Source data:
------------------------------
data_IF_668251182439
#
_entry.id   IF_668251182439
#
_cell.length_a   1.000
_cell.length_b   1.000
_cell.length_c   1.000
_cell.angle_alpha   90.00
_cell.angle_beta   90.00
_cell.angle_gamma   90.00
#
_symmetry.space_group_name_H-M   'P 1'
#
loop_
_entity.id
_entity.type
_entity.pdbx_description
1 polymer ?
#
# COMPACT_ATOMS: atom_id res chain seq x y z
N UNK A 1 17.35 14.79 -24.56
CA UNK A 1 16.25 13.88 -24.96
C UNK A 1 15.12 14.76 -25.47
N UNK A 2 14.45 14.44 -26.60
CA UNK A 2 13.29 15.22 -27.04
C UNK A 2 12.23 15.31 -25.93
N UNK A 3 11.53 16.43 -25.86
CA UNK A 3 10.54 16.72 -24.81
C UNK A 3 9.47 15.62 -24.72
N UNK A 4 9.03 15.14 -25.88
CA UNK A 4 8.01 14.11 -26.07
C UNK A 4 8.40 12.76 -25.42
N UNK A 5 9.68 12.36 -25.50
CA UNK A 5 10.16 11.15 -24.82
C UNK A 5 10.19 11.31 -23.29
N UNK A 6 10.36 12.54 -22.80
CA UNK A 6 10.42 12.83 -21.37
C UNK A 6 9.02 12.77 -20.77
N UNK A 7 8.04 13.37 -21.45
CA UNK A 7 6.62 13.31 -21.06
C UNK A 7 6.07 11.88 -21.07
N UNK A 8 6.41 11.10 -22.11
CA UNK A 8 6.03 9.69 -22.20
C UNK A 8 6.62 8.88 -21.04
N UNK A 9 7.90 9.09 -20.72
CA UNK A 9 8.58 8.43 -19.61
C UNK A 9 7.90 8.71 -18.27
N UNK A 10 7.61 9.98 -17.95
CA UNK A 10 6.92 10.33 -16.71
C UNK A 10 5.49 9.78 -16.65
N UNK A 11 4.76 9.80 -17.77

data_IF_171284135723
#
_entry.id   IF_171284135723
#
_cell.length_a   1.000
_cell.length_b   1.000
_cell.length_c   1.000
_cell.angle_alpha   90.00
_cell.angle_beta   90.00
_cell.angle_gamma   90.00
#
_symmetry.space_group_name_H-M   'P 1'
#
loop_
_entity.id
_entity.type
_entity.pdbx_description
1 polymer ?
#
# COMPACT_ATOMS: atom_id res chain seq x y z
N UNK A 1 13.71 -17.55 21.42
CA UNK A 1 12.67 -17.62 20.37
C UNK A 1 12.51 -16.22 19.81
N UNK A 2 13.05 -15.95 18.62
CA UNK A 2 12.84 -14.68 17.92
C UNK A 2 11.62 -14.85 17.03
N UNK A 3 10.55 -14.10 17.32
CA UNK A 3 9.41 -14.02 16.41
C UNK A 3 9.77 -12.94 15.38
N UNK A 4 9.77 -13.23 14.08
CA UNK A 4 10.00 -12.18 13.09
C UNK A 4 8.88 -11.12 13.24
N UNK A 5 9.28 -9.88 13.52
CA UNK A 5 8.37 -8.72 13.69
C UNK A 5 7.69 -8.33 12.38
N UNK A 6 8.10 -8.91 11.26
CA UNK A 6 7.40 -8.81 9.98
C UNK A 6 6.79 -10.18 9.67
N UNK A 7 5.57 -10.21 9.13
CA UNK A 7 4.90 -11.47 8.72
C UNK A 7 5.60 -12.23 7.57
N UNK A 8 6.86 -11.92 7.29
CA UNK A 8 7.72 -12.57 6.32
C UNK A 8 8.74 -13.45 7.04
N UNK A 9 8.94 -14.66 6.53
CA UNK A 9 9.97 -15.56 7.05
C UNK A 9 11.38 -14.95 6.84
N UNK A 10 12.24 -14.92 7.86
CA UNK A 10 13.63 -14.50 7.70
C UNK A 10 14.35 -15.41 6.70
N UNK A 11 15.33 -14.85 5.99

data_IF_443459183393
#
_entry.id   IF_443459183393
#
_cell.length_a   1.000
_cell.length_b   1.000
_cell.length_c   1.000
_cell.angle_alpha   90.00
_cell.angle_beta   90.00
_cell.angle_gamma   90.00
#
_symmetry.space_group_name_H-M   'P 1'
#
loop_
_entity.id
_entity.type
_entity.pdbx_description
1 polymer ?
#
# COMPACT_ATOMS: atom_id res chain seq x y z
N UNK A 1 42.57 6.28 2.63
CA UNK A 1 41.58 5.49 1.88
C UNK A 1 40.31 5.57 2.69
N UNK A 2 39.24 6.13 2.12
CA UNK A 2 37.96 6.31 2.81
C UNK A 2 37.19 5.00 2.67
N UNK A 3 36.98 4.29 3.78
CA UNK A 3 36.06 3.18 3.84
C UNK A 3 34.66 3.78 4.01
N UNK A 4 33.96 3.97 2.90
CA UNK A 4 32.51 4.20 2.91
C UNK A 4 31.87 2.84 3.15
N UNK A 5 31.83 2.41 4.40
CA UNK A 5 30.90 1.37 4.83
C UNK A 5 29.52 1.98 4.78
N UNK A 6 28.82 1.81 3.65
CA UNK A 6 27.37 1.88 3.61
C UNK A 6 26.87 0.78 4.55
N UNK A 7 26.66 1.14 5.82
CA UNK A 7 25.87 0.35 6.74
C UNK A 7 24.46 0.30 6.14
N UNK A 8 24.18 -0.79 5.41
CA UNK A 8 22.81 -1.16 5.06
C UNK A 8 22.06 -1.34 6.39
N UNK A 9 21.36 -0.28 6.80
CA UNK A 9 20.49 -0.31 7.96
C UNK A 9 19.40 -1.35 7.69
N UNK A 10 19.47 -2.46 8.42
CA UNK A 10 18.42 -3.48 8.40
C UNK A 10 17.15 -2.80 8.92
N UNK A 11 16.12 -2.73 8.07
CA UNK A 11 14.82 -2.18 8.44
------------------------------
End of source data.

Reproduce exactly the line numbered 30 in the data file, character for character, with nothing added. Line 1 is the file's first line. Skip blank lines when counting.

N UNK A 4 9.03 15.14 -25.88